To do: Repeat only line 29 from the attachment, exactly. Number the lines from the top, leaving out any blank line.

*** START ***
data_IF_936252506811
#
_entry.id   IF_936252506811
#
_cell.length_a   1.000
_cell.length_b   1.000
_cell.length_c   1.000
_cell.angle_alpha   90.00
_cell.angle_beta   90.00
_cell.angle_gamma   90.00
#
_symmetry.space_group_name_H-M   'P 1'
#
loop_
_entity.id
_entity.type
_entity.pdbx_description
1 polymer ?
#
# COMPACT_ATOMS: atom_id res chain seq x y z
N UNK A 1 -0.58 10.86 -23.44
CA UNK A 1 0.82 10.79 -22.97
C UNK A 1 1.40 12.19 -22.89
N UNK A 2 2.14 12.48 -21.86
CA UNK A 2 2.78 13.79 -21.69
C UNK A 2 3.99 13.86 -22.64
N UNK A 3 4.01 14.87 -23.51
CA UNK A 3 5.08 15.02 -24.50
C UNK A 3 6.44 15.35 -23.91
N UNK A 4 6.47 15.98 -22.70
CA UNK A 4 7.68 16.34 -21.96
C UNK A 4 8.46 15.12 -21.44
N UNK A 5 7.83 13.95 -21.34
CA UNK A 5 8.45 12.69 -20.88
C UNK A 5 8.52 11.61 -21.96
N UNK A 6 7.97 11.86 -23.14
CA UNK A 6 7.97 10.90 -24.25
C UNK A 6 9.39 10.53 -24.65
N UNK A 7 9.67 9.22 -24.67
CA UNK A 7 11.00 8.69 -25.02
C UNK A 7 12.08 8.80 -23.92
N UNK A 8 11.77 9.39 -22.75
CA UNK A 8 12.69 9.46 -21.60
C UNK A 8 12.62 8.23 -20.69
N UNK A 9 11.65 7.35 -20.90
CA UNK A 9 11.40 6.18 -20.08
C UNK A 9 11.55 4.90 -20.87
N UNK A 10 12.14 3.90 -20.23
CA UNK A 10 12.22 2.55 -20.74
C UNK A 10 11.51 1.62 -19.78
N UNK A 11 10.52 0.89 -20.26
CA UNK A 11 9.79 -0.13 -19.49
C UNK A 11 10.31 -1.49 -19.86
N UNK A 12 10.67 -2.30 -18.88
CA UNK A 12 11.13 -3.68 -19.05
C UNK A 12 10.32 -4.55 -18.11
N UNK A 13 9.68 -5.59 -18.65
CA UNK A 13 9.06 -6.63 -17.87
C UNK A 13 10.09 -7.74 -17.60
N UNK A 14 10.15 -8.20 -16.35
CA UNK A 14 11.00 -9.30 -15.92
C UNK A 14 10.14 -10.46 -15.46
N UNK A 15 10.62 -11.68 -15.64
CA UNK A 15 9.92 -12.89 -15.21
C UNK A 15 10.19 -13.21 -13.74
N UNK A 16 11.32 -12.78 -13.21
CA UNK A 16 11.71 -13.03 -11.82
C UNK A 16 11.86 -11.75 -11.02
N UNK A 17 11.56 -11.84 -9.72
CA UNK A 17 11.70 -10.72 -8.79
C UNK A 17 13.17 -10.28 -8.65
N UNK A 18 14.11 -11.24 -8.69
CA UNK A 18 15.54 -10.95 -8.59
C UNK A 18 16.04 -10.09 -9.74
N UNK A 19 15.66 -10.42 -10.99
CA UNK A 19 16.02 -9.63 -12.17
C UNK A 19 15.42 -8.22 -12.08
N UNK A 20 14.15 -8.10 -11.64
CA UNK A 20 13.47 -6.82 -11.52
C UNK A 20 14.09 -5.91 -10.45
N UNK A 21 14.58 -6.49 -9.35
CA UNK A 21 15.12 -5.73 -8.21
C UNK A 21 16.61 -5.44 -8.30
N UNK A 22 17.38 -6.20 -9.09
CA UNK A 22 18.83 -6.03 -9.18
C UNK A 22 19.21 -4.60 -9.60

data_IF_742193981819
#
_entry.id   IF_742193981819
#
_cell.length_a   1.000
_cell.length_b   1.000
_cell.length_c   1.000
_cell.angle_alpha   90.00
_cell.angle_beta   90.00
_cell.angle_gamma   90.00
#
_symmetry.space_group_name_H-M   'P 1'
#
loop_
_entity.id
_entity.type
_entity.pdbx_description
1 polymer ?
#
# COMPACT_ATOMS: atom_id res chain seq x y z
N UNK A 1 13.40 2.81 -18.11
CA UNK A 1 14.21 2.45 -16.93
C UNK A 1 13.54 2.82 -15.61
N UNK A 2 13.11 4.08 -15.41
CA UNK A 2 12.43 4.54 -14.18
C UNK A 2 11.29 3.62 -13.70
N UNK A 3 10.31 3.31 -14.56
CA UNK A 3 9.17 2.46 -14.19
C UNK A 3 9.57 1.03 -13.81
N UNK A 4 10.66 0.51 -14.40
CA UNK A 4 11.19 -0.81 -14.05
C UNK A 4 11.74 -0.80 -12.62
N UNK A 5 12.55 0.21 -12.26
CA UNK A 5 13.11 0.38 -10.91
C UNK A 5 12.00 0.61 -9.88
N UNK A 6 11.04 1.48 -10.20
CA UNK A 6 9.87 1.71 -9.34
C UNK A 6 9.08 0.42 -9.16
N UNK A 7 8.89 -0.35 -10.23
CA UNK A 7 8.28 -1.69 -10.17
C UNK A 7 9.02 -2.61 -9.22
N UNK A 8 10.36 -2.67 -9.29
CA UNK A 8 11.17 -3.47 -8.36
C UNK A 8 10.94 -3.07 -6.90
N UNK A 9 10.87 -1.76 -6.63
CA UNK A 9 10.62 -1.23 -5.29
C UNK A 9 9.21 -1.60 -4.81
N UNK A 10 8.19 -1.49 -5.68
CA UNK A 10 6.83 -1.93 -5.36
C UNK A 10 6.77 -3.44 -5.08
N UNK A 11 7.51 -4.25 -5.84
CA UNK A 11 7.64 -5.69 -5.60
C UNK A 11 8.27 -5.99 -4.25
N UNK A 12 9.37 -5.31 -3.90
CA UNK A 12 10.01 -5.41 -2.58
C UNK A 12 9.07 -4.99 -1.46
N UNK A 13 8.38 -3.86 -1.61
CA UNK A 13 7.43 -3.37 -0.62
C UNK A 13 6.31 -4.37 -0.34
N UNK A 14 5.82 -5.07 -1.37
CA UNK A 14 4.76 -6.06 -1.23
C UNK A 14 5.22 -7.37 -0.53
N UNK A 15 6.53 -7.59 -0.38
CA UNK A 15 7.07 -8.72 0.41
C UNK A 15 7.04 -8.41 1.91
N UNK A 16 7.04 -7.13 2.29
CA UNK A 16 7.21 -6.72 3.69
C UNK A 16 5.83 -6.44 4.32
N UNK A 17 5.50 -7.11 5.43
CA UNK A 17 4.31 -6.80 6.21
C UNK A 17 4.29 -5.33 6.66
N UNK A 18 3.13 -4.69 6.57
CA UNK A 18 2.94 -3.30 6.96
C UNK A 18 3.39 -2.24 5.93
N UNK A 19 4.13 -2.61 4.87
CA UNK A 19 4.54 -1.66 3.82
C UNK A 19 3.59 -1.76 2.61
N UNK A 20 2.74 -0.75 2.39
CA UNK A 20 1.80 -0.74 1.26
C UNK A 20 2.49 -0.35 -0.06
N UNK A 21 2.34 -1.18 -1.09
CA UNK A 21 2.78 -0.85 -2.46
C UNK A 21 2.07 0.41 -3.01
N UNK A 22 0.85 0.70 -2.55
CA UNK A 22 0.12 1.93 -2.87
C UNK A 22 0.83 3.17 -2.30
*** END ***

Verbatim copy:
C UNK A 3 6.44 15.35 -23.91